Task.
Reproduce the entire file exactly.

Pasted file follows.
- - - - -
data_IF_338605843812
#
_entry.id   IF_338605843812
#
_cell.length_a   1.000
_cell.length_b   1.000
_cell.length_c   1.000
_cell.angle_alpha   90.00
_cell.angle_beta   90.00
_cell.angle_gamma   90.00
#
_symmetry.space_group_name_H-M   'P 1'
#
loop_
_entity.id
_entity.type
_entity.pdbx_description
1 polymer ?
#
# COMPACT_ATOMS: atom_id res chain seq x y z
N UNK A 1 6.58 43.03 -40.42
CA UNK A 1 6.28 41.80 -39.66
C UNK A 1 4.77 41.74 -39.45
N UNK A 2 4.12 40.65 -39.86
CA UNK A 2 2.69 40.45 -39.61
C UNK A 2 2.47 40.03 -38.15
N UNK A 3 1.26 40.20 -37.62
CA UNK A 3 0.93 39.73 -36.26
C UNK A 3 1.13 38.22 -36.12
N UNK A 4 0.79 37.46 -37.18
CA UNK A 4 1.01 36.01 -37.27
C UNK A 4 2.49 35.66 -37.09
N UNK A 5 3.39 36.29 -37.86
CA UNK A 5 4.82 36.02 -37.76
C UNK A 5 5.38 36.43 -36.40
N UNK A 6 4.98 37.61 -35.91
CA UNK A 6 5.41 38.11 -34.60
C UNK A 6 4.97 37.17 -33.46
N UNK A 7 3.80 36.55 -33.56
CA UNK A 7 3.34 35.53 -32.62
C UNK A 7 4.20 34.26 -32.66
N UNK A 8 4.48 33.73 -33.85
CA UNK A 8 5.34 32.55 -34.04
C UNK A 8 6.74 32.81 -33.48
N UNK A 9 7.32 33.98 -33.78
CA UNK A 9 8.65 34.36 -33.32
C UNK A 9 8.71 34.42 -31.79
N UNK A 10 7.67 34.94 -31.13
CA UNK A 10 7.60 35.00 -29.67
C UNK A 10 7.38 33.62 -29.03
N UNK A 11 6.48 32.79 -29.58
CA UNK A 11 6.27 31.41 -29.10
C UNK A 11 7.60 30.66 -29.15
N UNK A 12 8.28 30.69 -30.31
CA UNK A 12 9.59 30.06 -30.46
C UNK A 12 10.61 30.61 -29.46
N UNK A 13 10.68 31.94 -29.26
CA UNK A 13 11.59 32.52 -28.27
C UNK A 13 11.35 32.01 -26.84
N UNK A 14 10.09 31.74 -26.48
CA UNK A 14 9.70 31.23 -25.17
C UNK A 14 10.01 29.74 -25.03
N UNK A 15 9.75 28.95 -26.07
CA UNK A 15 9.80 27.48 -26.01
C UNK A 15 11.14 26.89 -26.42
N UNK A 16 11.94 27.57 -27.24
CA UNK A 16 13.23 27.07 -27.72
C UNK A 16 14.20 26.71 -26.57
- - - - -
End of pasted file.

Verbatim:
data_IF_338605843812
#
_entry.id   IF_338605843812
#
_cell.length_a   1.000
_cell.length_b   1.000
_cell.length_c   1.000
_cell.angle_alpha   90.00
_cell.angle_beta   90.00
_cell.angle_gamma   90.00
#
_symmetry.space_group_name_H-M   'P 1'
#
loop_
_entity.id
_entity.type
_entity.pdbx_description
1 polymer ?
#
# COMPACT_ATOMS: atom_id res chain seq x y z
N UNK A 1 6.58 43.03 -40.42
CA UNK A 1 6.28 41.80 -39.66
C UNK A 1 4.77 41.74 -39.45
N UNK A 2 4.12 40.65 -39.86
CA UNK A 2 2.69 40.45 -39.61
C UNK A 2 2.47 40.03 -38.15
N UNK A 3 1.26 40.20 -37.62
CA UNK A 3 0.93 39.73 -36.26
C UNK A 3 1.13 38.22 -36.12
N UNK A 4 0.79 37.46 -37.18
CA UNK A 4 1.01 36.01 -37.27
C UNK A 4 2.49 35.66 -37.09
N UNK A 5 3.39 36.29 -37.86
CA UNK A 5 4.82 36.02 -37.76
C UNK A 5 5.38 36.43 -36.40
N UNK A 6 4.98 37.61 -35.91
CA UNK A 6 5.41 38.11 -34.60
C UNK A 6 4.97 37.17 -33.46
N UNK A 7 3.80 36.55 -33.56
CA UNK A 7 3.34 35.53 -32.62
C UNK A 7 4.20 34.26 -32.66
N UNK A 8 4.48 33.73 -33.85
CA UNK A 8 5.34 32.55 -34.04
C UNK A 8 6.74 32.81 -33.48
N UNK A 9 7.32 33.98 -33.78
CA UNK A 9 8.65 34.36 -33.32
C UNK A 9 8.71 34.42 -31.79
N UNK A 10 7.67 34.94 -31.13
CA UNK A 10 7.60 35.00 -29.67
C UNK A 10 7.38 33.62 -29.03
N UNK A 11 6.48 32.79 -29.58
CA UNK A 11 6.27 31.41 -29.10
C UNK A 11 7.60 30.66 -29.15
N UNK A 12 8.28 30.69 -30.31
CA UNK A 12 9.59 30.06 -30.46
C UNK A 12 10.61 30.61 -29.46
N UNK A 13 10.68 31.94 -29.26
CA UNK A 13 11.59 32.52 -28.27
C UNK A 13 11.35 32.01 -26.84
N UNK A 14 10.09 31.74 -26.48
CA UNK A 14 9.70 31.23 -25.17
C UNK A 14 10.01 29.74 -25.03
N UNK A 15 9.75 28.95 -26.07
CA UNK A 15 9.80 27.48 -26.01
C UNK A 15 11.14 26.89 -26.42
N UNK A 16 11.94 27.57 -27.24
CA UNK A 16 13.23 27.07 -27.72
C UNK A 16 14.20 26.71 -26.57